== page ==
No matter where you live worldwide, look first for the moon. The star closest to it on the sky’s dome will be Spica. You might also notice two very bright “stars” nearby. One is Jupiter and one is the red planet, Mars. The moon will be moving toward Mars in the coming few evenings. See a chart showing these planets, below.
Spica ranks as a first-magnitude star; in other words, it’s one of our sky’s brightest stars. But the glare from tonight’s waxing gibbous moon might make Spica look meek this evening. It might be easier to view the planet Saturn and the star Antares in the southeast at nightfall because they’re farther than Spica is from the moonlit glare. And it’ll be hard to miss the evening’s brightest planet, Jupiter, lighting up the western sky on these June evenings. Mars is nearly as bright as Jupiter, and it’s noticeably reddish in color.
Throughout the night, from everyplace worldwide, the moon, planets and stars will go westward across the sky. They go westward throughout the night for the same reason that the sun goes westward during the day. The Earth spins from west-to-east on its rotational axis, causing all these heavenly bodies to appear to travel from east-to-west every day. This apparent daily movement caused by the Earth’s rotation is called diurnal motion.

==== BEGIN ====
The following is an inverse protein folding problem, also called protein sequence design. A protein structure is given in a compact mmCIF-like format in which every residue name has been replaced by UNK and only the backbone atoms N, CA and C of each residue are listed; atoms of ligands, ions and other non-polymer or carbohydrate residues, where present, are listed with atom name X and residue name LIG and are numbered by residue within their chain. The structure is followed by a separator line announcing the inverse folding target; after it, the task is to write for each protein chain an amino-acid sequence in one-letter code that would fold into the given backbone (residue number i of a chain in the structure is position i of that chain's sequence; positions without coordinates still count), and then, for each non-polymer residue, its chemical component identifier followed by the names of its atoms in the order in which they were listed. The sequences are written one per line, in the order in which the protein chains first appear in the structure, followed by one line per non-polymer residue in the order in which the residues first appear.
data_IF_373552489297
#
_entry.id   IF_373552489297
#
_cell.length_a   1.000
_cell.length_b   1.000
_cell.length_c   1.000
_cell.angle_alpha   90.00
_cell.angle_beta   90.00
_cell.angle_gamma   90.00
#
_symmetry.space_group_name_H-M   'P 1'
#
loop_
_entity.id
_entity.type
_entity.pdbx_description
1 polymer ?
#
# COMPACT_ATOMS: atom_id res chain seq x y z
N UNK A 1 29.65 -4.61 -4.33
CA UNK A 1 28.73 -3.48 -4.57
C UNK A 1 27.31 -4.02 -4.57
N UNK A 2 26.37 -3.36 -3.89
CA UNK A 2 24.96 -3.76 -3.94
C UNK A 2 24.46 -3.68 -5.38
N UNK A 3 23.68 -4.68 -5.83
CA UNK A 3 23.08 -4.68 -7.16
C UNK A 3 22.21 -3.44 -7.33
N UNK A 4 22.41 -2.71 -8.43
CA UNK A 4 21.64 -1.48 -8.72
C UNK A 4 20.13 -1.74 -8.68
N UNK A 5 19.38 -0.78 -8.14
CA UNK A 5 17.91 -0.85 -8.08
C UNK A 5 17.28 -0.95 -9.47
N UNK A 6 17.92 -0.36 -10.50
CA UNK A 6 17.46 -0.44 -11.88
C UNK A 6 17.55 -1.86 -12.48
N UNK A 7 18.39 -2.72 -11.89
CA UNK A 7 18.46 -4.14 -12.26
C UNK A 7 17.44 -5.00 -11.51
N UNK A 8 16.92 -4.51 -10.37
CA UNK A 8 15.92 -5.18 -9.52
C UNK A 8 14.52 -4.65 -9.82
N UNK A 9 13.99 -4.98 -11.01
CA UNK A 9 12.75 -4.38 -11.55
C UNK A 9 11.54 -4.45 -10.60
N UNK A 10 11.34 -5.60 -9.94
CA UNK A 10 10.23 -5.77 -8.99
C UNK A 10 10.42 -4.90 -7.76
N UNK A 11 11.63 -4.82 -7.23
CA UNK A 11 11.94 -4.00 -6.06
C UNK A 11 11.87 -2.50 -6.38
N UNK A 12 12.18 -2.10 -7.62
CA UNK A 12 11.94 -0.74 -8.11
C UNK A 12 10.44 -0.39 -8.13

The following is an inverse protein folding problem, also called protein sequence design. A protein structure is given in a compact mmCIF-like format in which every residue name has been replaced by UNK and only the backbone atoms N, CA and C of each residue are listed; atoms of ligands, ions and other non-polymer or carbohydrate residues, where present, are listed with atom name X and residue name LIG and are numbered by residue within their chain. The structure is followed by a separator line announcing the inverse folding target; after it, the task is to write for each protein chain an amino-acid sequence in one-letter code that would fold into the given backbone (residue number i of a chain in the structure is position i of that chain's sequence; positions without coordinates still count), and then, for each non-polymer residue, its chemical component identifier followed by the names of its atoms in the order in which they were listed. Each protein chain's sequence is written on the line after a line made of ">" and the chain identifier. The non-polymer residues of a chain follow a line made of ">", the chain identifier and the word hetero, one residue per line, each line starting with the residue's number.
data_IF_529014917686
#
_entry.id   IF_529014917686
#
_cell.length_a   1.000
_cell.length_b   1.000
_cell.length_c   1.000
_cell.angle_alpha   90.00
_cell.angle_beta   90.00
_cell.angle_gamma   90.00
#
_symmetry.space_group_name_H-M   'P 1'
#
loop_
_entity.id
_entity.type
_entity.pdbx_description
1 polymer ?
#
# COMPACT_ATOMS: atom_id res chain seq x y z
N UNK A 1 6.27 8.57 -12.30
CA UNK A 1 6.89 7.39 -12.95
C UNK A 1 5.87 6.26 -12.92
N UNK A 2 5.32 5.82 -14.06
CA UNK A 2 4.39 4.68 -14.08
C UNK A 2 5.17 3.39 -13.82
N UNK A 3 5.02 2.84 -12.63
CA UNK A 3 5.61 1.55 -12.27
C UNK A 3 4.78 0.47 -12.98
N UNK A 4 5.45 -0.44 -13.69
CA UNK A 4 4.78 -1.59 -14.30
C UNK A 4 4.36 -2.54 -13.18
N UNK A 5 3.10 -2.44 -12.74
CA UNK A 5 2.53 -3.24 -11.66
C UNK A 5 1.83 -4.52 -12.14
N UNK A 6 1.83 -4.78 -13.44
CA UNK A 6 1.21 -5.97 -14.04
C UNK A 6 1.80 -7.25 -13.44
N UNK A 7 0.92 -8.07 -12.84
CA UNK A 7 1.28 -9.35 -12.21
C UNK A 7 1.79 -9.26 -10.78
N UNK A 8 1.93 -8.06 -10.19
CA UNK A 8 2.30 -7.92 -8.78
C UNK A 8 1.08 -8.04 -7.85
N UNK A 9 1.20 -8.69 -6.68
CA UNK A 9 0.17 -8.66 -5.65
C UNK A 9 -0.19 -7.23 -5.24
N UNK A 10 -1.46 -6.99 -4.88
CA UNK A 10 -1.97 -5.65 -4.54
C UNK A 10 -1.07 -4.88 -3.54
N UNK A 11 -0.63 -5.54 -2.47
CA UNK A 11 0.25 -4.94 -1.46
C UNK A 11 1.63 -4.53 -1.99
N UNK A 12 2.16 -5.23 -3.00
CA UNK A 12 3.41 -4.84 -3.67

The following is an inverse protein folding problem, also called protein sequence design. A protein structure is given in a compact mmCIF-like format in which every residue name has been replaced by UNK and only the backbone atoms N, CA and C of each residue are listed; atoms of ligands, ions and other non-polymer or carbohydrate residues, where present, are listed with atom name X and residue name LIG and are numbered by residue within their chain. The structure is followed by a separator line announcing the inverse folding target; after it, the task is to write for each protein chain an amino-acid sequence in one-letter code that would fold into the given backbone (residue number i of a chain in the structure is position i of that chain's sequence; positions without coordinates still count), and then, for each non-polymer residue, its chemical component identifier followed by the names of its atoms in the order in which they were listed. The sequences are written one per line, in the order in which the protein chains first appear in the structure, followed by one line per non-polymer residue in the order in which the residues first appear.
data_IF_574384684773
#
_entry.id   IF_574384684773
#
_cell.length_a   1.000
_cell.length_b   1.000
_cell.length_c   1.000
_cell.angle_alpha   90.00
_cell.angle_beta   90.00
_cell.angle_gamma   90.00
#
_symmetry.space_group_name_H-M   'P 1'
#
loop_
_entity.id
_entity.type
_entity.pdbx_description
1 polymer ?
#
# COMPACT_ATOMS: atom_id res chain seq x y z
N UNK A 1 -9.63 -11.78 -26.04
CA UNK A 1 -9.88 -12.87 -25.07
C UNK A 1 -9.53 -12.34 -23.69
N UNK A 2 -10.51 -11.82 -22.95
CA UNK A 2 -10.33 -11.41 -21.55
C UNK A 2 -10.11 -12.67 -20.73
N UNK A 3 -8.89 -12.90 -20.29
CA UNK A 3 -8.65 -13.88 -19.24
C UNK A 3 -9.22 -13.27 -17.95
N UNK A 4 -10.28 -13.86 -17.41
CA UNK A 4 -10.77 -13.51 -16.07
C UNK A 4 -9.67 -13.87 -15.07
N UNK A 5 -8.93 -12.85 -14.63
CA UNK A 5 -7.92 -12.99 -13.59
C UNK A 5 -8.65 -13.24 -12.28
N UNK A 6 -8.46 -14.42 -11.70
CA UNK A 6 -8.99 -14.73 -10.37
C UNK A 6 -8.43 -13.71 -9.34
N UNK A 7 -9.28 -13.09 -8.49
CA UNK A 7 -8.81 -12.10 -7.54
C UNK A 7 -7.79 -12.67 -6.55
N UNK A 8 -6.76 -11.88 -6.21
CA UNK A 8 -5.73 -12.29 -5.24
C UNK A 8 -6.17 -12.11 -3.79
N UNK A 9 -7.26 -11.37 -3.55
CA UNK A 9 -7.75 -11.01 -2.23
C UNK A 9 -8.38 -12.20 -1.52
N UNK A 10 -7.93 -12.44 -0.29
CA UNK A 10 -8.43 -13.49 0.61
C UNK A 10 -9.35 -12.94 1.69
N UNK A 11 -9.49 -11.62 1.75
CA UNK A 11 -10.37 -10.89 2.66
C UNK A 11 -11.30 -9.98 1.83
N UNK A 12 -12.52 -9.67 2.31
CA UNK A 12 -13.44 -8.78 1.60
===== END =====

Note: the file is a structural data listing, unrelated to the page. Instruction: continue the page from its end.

If you watch the moon from day to day, you can detect its true orbital motion around our planet. Over the course for the next several days, you’ll see the moon moving away Spica, and toward the brilliant planet Mars.
As always, the moon goes full circle in front of the backdrop stars of the zodiac in a little less than one calendar month.
The moon will meet up with the star Spica again on July 11, 2016.
Bottom line: The June 14, 2016 moon is near the star Spica on the sky’s dome and the moon is heading toward the red planet Mars.